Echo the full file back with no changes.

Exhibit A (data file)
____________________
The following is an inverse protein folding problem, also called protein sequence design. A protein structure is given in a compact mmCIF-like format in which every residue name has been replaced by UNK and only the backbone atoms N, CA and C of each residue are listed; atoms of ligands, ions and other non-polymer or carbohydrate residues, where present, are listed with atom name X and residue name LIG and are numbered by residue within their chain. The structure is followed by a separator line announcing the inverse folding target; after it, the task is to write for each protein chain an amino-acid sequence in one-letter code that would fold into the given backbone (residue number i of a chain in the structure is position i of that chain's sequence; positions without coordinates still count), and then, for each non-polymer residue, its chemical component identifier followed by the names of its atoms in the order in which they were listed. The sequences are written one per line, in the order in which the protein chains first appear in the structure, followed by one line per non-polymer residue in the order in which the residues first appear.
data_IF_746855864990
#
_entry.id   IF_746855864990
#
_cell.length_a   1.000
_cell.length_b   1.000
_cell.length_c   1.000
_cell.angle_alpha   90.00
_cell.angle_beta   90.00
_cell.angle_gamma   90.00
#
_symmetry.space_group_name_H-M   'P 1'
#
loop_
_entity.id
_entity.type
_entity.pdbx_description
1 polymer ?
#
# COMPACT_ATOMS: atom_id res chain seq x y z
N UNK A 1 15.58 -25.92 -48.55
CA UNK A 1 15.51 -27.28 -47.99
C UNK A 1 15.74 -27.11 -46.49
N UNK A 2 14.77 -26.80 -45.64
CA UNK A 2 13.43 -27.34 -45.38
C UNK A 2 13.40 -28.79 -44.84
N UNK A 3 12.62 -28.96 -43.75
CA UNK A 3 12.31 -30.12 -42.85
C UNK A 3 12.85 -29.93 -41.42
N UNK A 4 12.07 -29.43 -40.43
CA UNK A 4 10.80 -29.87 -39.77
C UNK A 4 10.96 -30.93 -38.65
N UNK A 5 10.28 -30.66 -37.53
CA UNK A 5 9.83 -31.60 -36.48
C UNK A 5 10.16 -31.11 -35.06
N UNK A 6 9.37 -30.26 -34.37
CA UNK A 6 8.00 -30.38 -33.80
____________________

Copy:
The following is an inverse protein folding problem, also called protein sequence design. A protein structure is given in a compact mmCIF-like format in which every residue name has been replaced by UNK and only the backbone atoms N, CA and C of each residue are listed; atoms of ligands, ions and other non-polymer or carbohydrate residues, where present, are listed with atom name X and residue name LIG and are numbered by residue within their chain. The structure is followed by a separator line announcing the inverse folding target; after it, the task is to write for each protein chain an amino-acid sequence in one-letter code that would fold into the given backbone (residue number i of a chain in the structure is position i of that chain's sequence; positions without coordinates still count), and then, for each non-polymer residue, its chemical component identifier followed by the names of its atoms in the order in which they were listed. The sequences are written one per line, in the order in which the protein chains first appear in the structure, followed by one line per non-polymer residue in the order in which the residues first appear.
data_IF_746855864990
#
_entry.id   IF_746855864990
#
_cell.length_a   1.000
_cell.length_b   1.000
_cell.length_c   1.000
_cell.angle_alpha   90.00
_cell.angle_beta   90.00
_cell.angle_gamma   90.00
#
_symmetry.space_group_name_H-M   'P 1'
#
loop_
_entity.id
_entity.type
_entity.pdbx_description
1 polymer ?
#
# COMPACT_ATOMS: atom_id res chain seq x y z
N UNK A 1 15.58 -25.92 -48.55
CA UNK A 1 15.51 -27.28 -47.99
C UNK A 1 15.74 -27.11 -46.49
N UNK A 2 14.77 -26.80 -45.64
CA UNK A 2 13.43 -27.34 -45.38
C UNK A 2 13.40 -28.79 -44.84
N UNK A 3 12.62 -28.96 -43.75
CA UNK A 3 12.31 -30.12 -42.85
C UNK A 3 12.85 -29.93 -41.42
N UNK A 4 12.07 -29.43 -40.43
CA UNK A 4 10.80 -29.87 -39.77
C UNK A 4 10.96 -30.93 -38.65
N UNK A 5 10.28 -30.66 -37.53
CA UNK A 5 9.83 -31.60 -36.48
C UNK A 5 10.16 -31.11 -35.06
N UNK A 6 9.37 -30.26 -34.37
CA UNK A 6 8.00 -30.38 -33.80